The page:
More Freedom, More Problems
Tunisia’s new freedoms have enabled the country’s LGBTs to speak out — and conservative forces to strike back.
TUNIS, TUNISIA -- Late last month, this city experienced an unprecedented public protest by members of Tunisia’s small LGBT community. Twenty young gay activists shouted slogans against homophobia and unfurled rainbow banners in front of the Bardo Museum, scene of the bloody terrorist attack that took the lives of 22 people just a few days earlier. “We got all sorts of reactions; some people showed sympathy and started walking with us, others called us names,” said Ramy Ayari, a 22 year old student who took part. (In the photo, demonstrators gather near the Bardo.)
TUNIS, TUNISIA — Late last month, this city experienced an unprecedented public protest by members of Tunisia’s small LGBT community. Twenty young gay activists shouted slogans against homophobia and unfurled rainbow banners in front of the Bardo Museum, scene of the bloody terrorist attack that took the lives of 22 people just a few days earlier. “We got all sorts of reactions; some people showed sympathy and started walking with us, others called us names,” said Ramy Ayari, a 22 year old student who took part. (In the photo, demonstrators gather near the Bardo.)
Many consider Tunisia — birthplace of the Arab Spring and its lonely success story — one of the Arab world’s most modern countries. The fact that a protest for gay rights was even possible here speaks volumes. But the picture for Tunisia’s LGBT citizens is not a simple one of unblemished progress. Even as all Tunisians adapt to their new freedoms – particularly freedom of expression and freedom of the media – these same gains have empowered forces that are deeply opposed to LGBT interests. Just a few days after the demonstration at the Bardo, activists who tried to start a similar protest at a university were verbally assaulted and physically expelled from campus.
“I knew I was gay when I was about 16 years old,” said Ramy, the student protester. “I came out to most my friends, but not my family. My mom knows, but we never really talk about it. My dad doesn’t know,” he said. Ramy was brave enough to allow me to use his full name. His desire for his story to be told triumphed his fear of being persecuted for being openly gay. A passionate LGBT activist, he founded an organization called “Without Restrictions.” Though they are still waiting for a permit from the government, Ramy and his fellow activists have already held and participated in several pro-LGBT advocacy events. This new assertiveness is beginning to break down a wall of silence that has been imposed for years by both society and government.
I first got in touch with Ramy on the phone after we were introduced by a mutual friend. My first impression was that he was very kind — and very fashionable. The warm colors of his clothes, his stylish haircut, and his hip glasses gave off a fun, friendly vibe. But his kindness failed, at times, to hide his discomfort. We met several times before he finally opened up about the intimate details of his life as a gay Tunisian man. “If I sit with a straight person, I keep wondering if they’re homophobic or not. I never feel comfortable enough,” he told me. When I shared my impression of Ramy’s stylish fashion sense, he took it as a compliment. But he said others would point or laugh at him because of his appearance. “I don’t usually respond to hateful comments. But for some of my friends, it goes beyond mockery and insults.”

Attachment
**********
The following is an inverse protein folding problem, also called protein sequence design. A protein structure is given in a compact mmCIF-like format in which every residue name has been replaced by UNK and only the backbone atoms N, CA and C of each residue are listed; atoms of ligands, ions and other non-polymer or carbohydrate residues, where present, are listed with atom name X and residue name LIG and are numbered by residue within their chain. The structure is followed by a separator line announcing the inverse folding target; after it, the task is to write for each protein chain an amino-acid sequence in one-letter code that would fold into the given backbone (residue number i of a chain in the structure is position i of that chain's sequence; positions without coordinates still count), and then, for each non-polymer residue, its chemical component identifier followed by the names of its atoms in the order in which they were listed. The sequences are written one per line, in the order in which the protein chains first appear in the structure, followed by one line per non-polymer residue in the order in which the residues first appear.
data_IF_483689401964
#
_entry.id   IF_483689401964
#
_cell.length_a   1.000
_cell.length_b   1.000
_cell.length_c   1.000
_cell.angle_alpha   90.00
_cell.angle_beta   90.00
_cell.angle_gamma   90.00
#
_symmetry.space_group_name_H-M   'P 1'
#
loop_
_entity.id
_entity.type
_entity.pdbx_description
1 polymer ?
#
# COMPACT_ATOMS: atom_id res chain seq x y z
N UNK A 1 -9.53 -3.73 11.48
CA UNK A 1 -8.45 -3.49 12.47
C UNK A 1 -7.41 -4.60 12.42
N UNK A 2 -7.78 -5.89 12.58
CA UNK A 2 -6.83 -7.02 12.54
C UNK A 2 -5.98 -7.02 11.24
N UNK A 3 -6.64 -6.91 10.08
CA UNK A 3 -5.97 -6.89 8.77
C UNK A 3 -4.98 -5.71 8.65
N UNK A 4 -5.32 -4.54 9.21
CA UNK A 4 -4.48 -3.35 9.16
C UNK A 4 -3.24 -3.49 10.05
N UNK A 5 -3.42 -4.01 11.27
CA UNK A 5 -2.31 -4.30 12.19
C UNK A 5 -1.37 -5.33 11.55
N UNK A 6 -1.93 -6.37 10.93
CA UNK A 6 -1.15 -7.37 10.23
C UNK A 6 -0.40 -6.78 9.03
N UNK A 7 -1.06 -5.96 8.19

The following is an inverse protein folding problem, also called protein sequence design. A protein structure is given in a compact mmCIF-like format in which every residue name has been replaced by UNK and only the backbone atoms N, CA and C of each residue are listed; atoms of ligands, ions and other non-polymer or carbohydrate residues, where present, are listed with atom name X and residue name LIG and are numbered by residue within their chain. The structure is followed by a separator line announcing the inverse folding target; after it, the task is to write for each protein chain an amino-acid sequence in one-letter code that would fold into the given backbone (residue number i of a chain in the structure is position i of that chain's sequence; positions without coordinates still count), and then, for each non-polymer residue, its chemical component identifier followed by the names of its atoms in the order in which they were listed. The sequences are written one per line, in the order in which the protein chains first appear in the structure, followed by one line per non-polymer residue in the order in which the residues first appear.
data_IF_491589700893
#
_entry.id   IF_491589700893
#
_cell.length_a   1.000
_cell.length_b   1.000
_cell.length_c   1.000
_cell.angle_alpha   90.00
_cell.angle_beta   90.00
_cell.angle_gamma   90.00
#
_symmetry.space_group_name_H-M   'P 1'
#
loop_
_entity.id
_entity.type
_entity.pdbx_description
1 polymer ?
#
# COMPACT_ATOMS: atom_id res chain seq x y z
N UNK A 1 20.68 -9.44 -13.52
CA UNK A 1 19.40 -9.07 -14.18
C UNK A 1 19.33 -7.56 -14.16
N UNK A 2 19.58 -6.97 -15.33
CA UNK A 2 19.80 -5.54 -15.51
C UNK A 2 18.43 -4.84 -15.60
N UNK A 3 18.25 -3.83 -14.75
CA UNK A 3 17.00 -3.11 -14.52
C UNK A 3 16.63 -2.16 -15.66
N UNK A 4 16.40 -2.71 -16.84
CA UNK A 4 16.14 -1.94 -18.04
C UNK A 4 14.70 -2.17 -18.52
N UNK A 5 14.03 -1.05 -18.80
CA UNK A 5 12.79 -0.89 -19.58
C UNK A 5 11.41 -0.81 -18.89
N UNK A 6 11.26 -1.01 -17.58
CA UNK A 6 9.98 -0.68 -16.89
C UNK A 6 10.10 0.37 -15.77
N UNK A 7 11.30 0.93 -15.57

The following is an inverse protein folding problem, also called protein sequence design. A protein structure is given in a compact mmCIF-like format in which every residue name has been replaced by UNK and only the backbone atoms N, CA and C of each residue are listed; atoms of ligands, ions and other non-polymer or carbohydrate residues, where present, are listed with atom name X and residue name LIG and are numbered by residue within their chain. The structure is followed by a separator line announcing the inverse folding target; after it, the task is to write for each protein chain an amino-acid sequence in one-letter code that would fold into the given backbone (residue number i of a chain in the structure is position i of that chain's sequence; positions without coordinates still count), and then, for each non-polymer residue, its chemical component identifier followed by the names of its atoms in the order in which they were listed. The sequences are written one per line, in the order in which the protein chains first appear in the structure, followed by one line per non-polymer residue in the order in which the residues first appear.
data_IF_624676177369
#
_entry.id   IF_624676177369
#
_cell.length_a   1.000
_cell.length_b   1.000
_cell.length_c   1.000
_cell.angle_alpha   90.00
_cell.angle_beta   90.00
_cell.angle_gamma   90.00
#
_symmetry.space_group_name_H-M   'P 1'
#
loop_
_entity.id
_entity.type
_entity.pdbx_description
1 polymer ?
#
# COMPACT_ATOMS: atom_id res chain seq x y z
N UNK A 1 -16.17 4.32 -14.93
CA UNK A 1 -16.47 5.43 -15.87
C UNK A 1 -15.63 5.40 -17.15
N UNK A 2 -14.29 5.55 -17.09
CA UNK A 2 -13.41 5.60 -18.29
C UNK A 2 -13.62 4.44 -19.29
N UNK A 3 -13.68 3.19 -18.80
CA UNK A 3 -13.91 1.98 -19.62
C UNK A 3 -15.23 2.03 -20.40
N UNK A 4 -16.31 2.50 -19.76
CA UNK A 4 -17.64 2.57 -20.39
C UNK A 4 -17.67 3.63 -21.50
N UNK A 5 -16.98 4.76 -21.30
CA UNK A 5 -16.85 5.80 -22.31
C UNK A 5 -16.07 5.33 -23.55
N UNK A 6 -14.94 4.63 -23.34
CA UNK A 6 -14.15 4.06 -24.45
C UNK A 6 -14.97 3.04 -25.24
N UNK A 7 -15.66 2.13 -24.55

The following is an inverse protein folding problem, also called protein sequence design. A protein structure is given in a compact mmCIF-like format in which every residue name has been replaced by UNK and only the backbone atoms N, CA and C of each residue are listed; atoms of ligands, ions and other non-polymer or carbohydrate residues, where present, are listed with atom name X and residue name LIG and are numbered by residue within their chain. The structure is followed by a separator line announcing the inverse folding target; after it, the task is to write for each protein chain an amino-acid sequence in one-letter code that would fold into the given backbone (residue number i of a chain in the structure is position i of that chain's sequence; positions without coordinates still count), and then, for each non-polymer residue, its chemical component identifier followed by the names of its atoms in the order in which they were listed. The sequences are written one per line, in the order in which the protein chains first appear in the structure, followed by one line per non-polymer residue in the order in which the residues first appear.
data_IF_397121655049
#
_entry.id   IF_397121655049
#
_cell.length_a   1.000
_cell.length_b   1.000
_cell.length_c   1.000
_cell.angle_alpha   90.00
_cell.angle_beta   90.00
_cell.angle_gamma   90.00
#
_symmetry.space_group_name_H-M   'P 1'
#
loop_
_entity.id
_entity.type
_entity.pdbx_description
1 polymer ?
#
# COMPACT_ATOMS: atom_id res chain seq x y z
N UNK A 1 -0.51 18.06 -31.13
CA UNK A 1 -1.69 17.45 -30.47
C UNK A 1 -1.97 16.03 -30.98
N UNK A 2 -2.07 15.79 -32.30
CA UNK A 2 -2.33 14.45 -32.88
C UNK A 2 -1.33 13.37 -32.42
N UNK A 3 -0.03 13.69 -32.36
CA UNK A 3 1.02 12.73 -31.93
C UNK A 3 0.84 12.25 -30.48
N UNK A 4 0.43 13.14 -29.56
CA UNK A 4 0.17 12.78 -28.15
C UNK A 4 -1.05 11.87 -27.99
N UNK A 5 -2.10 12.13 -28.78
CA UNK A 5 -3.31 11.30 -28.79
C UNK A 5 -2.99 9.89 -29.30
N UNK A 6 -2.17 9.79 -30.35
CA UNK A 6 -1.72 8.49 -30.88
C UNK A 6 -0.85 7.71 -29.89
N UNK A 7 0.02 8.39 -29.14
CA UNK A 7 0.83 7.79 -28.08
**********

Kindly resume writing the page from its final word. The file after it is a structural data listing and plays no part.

In March, before the Bardo terrorist attack, Ramy and I sat down with his friend “Sarah,” a 25-year-old lesbian. (She asked me not to use her real name for her safety.) Late the previous night, two strangers had attacked her on the way to the train station. She had just returned from the hospital, and showed me her X-rays and medical reports. I could see the purple bruises on her nose and left eye underneath her bandages. She wore a hoodie to cover the stitches on her head, and could not turn around because of the pain in her back. “They were two homophobic men,” she said. “They called me names and asked if I knew what it was like to be with a man, instead of a woman … One of them pulled me and started punching me in the face, and when I fell, the other started kicking me everywhere. They were making jokes about me being a lesbian. Then they hit my head with an empty bottle of beer.” Sarah filed a complaint to the police, though she left out the reason for the assault. “No one came to my rescue when I was being hit, and I don’t expect the police to help me if I tell them I’m a lesbian,” she added.
Sarah said that this wasn’t the first time she had been attacked because of her appearance. She used to have a shaved head, and still has tattoos and visible piercings on her body. She explained that she had been forced to change neighborhoods every couple of years to escape her neighbors’ bigotry. Sarah’s friend Dorra, who was with her when we spoke, pointed out that reporting a homophobic crime in Tunisia is like a non-virgin female reporting a rape: “Chances are the victim will become the accused.”